The April 15 tax deadline will be here faster than many of us can finish off that last box of Girl Scout cookies. (That means you must e-file or postmark your personal income taxes or request an extention by midnight Wednesday.)
If you’re one of the 35 million who have yet to file but plan to do so before the deadline, here are answers to questions that tax preparers say are top of mind this season.
Q: Why do I owe so much in taxes?
A: Erin Nielsen, an accounting senior at Walsh College, volunteers to prepare taxes at the Accounting Aid Society. She has heard complaints from some upset filers who owe taxes, even though their income is low enough to qualify for free tax help. They don’t understand why they’re not getting refunds.
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Some people receive a nasty surprise because they may be claiming too many dependents and not having enough money for taxes withheld from their paychecks, said Nielsen, 33, who hopes to log about 72 volunteer hours by the end of the tax season.
Consumers who are in a tight spot could want to resubmit a W-4 form for 2015 and turn that form into one’s employer to change how much tax is withheld from each paycheck. Redoing the W-4 now might avoid tax headaches next tax season.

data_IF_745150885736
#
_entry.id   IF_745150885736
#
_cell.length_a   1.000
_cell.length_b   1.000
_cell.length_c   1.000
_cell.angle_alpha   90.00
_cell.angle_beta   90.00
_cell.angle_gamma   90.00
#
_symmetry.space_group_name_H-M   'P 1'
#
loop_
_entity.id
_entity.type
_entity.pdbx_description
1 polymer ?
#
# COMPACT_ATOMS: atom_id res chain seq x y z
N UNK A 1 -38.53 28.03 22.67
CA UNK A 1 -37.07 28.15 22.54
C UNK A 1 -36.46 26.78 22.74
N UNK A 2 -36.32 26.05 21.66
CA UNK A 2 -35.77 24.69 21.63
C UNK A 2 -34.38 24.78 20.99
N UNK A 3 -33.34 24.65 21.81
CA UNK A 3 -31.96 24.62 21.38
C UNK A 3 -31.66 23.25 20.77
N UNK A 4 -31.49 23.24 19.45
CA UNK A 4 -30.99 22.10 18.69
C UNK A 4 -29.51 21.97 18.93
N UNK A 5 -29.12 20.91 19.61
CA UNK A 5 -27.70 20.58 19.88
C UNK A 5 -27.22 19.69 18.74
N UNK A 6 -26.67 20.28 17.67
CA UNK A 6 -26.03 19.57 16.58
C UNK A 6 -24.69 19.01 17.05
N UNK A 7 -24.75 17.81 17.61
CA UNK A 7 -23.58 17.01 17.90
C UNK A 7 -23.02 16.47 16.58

Q: Why am I getting strange letters from the Internal Revenue Service?
A: Some taxpayers are concerned that they’ve received a strange letter from the IRS called a 5071C Letter that asks taxpayers to verify that they filed their tax returns.
Dan Hoops, associate professor of accounting and taxation at Walsh College and faculty liaison between Walsh and the Accounting Aid Society, said the 5071C letter is sent because the filed return contains various inconsistencies with their tax returns in previous years.
The 5071C letter is part of the IRS effort to crack down on tax scams.
“So receiving this letter is simply a heads-up and something you should be glad to receive,” Hoops said.
The letter indicates that the government spotted a possible fraudulent return that contains a real taxpayer’s name and/or Social Security number.
The IRS said taxpayers receive a 5071C via the U.S. Postal Service to make sure the taxpayer verifies his or her identity. The IRS is not requesting this information via email or by a telephone call. The taxpayers who receive a 5071C in the mail can either call the toll-free number on the letter or verify identification at idverify.irs.gov. Only taxpayers who receive a letter should go to idverify.irs.gov.
Taxpayers will need to verify some information during this process, such as name, date of birth, Social Security Number and some key information from your 2014 tax return.
Q: Do I even need to file a return? I don’t make all that much money.
A: One big mystery is when does someone need to file a tax return or not need to bother. TurboTax said this is one of the popular questions of the day and offered some guidelines.
The filing requirement states that you don’t have to file a federal return if your income is below $10,150 for individuals or $20,300 for married filing jointly under age 65.